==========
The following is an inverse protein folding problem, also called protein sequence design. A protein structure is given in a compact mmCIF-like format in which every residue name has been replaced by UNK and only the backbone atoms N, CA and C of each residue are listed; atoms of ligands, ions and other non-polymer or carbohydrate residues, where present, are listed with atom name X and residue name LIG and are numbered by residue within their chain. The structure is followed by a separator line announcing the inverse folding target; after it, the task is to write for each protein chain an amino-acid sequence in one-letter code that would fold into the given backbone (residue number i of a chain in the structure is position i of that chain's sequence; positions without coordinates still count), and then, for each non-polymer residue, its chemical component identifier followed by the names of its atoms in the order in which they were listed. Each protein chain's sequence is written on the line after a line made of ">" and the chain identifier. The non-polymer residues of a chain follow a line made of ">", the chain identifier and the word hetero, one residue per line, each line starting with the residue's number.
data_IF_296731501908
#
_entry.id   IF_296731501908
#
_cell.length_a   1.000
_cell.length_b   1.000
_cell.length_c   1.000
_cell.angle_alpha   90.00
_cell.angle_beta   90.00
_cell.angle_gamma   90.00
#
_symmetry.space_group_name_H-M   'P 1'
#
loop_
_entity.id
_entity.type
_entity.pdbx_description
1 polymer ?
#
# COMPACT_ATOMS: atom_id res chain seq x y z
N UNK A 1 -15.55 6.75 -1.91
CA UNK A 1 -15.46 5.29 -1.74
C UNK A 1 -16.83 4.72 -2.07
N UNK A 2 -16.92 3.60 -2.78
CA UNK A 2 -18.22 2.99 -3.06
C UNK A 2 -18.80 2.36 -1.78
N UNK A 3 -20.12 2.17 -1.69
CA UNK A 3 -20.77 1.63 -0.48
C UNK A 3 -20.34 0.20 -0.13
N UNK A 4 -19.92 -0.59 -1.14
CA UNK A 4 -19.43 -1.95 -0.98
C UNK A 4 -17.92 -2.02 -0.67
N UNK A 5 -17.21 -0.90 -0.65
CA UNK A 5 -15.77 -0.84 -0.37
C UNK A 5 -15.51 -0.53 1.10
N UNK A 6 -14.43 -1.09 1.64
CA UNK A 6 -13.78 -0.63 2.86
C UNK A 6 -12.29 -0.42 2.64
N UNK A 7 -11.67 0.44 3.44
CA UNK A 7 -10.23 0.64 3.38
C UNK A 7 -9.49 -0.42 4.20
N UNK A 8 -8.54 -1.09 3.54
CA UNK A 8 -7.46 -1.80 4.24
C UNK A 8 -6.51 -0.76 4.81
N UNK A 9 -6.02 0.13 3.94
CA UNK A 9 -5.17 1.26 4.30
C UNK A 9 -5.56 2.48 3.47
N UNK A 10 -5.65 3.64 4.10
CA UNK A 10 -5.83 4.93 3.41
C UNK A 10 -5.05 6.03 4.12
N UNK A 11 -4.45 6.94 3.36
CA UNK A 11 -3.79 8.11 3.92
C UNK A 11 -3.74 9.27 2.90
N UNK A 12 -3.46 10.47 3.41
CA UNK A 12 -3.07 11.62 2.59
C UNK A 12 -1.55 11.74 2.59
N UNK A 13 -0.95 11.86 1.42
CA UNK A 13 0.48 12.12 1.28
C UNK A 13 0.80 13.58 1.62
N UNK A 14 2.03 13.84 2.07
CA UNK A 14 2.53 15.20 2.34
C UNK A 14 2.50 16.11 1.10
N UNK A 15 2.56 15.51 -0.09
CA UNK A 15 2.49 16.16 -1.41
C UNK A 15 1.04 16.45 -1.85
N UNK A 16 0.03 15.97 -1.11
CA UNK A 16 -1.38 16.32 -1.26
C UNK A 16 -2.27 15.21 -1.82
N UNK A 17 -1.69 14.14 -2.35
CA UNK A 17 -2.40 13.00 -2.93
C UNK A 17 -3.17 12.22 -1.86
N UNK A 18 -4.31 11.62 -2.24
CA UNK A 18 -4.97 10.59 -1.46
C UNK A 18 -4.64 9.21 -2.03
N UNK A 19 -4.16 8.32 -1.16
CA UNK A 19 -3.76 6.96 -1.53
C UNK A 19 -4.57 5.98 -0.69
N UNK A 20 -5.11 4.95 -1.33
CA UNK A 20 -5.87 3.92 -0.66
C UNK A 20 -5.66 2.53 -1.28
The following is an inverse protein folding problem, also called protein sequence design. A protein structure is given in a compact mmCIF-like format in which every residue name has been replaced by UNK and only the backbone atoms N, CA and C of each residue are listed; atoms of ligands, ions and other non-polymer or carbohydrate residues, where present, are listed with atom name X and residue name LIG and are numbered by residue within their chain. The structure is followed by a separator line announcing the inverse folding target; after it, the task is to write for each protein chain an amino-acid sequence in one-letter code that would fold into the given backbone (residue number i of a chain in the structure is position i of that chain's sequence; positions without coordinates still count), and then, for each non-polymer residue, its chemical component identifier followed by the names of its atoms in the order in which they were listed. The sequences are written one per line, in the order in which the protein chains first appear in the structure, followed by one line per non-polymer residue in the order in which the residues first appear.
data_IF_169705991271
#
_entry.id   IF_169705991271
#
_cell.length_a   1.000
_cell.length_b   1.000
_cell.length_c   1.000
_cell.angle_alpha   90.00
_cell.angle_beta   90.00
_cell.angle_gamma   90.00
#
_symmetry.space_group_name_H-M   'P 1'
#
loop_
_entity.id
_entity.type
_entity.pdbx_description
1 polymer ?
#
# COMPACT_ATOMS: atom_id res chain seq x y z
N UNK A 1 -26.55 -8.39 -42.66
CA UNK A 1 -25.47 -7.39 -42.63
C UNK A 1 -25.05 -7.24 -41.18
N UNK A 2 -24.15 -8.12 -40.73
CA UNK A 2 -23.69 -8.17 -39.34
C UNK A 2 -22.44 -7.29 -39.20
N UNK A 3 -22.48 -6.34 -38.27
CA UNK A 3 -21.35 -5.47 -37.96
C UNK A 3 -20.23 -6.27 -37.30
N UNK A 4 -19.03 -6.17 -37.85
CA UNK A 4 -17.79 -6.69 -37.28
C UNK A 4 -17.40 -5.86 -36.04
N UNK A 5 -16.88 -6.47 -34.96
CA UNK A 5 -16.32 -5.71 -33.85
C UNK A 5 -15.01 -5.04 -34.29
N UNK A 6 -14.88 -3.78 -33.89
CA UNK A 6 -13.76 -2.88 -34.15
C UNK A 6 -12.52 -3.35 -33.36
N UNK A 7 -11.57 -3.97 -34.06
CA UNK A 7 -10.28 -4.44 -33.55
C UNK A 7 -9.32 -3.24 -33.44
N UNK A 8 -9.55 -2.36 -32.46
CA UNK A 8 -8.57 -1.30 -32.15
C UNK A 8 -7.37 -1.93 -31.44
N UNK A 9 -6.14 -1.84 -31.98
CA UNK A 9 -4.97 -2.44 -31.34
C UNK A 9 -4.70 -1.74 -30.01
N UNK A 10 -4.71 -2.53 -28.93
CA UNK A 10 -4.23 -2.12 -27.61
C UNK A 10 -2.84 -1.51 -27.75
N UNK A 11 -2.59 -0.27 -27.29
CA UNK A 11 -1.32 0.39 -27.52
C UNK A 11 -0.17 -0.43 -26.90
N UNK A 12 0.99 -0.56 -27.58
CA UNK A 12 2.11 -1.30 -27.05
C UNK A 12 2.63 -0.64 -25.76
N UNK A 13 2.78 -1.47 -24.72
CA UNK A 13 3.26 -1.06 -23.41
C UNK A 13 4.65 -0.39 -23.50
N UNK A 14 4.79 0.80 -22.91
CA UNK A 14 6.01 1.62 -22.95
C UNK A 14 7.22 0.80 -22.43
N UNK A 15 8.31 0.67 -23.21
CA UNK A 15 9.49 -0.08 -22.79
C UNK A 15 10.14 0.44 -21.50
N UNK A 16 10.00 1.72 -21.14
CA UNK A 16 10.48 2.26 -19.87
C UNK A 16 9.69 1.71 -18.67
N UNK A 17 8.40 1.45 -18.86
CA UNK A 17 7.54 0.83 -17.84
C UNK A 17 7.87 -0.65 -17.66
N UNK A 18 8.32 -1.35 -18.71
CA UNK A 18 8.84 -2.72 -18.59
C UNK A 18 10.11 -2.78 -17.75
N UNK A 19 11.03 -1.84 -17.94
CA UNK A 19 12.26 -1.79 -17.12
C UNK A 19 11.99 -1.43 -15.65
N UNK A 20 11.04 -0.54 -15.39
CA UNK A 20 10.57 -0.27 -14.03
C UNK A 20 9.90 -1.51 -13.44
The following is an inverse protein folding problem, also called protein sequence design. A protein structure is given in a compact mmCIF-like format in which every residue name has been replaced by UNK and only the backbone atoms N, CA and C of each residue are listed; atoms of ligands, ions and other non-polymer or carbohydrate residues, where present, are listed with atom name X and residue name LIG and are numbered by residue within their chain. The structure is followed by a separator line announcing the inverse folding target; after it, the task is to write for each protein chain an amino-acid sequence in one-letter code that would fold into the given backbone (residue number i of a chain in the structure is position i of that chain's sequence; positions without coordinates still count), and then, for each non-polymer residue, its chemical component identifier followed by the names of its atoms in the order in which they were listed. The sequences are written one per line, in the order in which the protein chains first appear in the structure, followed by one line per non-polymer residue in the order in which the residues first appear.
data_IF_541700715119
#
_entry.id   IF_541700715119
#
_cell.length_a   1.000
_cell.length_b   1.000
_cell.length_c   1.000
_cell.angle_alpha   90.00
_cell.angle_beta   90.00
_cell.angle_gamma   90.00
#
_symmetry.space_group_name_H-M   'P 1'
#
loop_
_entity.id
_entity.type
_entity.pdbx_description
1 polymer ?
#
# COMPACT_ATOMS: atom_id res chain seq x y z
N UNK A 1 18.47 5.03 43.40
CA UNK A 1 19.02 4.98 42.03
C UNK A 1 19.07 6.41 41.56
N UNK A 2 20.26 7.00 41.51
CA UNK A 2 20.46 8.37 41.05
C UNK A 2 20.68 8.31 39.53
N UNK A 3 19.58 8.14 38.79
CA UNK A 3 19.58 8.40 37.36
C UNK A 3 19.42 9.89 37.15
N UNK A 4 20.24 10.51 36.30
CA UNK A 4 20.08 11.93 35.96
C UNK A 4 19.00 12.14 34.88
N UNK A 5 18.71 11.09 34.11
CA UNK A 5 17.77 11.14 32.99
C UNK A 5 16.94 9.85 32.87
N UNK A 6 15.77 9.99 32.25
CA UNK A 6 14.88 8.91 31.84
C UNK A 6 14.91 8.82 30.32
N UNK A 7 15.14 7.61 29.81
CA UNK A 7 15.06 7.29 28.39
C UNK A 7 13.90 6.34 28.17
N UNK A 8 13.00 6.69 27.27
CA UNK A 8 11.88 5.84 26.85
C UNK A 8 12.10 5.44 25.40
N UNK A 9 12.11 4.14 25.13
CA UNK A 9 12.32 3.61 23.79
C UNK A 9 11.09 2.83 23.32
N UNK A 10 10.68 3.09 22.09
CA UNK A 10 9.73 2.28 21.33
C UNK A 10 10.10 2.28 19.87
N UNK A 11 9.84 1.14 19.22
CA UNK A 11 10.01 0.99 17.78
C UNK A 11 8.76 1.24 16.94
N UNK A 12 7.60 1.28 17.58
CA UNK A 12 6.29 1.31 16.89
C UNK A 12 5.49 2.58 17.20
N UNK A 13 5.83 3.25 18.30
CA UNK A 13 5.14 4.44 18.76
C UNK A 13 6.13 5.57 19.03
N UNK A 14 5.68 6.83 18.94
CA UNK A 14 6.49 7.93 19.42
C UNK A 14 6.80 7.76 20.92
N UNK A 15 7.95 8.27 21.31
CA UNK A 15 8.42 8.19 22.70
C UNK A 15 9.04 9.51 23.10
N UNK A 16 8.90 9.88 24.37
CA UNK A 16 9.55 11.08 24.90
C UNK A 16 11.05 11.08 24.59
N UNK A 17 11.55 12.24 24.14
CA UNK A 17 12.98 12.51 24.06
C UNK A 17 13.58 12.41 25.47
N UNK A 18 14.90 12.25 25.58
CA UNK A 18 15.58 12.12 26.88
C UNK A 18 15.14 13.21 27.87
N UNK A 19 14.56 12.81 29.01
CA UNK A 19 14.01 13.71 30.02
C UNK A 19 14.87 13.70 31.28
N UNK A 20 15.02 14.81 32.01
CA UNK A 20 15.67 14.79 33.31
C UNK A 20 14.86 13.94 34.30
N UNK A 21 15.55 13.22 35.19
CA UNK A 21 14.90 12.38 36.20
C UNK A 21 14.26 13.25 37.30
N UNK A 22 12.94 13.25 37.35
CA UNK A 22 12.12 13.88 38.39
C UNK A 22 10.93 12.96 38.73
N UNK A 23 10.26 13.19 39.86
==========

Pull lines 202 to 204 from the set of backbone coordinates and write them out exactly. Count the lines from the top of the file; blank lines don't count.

N UNK A 7 15.14 7.61 29.81
CA UNK A 7 15.06 7.29 28.39
C UNK A 7 13.90 6.34 28.17